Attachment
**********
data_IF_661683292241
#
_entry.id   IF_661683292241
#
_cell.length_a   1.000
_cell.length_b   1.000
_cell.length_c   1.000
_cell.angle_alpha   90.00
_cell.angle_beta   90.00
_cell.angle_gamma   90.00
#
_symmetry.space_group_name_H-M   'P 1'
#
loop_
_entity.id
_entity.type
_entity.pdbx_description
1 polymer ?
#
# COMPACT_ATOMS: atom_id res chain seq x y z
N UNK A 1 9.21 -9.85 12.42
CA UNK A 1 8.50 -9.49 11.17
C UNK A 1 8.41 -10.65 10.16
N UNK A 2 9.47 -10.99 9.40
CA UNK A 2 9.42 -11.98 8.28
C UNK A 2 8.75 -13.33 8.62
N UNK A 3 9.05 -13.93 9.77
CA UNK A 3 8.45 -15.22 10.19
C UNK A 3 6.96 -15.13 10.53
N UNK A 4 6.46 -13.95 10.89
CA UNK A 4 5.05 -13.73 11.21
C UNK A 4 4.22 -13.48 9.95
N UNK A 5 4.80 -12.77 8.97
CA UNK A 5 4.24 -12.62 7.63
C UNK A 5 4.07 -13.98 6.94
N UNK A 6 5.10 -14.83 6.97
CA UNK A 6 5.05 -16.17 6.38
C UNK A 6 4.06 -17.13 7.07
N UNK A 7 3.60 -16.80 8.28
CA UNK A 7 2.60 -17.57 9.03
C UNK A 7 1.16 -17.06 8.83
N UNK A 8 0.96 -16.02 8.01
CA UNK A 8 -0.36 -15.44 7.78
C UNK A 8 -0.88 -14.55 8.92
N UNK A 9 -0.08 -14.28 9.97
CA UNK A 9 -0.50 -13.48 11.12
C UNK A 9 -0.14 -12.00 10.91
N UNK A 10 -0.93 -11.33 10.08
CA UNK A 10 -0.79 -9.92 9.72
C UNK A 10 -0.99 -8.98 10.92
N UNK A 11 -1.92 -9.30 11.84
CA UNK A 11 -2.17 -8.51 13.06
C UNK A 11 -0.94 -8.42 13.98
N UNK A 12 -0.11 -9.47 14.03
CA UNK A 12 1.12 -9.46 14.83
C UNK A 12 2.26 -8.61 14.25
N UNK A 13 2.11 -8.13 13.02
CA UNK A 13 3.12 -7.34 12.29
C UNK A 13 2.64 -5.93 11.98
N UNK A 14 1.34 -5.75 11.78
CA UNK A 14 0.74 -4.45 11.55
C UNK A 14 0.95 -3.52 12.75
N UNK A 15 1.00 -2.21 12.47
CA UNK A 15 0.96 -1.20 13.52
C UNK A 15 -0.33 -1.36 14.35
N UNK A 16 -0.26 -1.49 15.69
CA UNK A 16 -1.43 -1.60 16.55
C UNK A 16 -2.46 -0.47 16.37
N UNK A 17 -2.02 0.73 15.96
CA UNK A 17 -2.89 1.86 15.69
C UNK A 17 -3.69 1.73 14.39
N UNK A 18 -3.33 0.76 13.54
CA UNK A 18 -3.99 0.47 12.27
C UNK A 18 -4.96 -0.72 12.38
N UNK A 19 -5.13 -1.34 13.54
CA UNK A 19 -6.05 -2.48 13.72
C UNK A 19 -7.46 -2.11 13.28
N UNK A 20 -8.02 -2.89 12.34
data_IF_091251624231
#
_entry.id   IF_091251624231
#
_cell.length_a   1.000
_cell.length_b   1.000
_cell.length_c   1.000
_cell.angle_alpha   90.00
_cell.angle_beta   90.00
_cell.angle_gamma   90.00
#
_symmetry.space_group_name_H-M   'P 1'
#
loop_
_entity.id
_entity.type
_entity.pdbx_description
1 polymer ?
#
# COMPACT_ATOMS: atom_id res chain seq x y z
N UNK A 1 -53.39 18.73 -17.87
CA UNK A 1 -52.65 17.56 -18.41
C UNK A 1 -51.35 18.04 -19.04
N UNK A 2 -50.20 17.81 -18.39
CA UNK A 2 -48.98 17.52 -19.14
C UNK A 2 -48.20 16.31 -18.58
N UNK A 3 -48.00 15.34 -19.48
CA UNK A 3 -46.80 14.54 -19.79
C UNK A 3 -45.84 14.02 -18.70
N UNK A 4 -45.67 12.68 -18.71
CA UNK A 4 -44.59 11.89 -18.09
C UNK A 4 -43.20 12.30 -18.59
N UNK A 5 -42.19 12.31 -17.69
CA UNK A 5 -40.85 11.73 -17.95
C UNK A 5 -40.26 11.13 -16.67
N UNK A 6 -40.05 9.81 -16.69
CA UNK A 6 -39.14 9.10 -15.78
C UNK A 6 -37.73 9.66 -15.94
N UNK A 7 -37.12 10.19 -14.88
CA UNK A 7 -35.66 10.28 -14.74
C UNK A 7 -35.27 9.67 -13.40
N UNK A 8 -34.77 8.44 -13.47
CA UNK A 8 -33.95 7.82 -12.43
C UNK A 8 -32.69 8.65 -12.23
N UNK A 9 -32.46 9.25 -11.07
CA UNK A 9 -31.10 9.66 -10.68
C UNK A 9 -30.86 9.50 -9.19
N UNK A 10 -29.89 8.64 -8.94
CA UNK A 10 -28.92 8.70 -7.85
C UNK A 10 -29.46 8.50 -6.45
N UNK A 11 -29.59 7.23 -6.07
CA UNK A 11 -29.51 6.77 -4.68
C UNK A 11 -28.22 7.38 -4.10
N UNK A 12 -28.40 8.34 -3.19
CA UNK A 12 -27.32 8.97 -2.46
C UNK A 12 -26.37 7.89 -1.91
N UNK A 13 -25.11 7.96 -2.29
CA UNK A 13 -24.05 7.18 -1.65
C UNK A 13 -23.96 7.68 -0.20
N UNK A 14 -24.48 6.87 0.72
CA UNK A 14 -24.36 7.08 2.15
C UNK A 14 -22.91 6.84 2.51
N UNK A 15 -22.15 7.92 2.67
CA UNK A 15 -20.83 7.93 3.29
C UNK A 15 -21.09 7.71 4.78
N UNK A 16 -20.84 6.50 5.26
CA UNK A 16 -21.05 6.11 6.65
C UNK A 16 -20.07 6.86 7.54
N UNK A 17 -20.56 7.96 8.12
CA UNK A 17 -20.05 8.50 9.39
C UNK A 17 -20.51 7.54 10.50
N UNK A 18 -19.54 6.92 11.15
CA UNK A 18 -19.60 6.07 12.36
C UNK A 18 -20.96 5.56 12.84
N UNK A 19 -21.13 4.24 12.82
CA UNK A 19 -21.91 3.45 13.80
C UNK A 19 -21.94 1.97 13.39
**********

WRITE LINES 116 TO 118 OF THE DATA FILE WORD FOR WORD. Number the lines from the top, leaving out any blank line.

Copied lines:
C UNK A 6 -37.73 9.66 -15.94
N UNK A 7 -37.12 10.19 -14.88
CA UNK A 7 -35.66 10.28 -14.74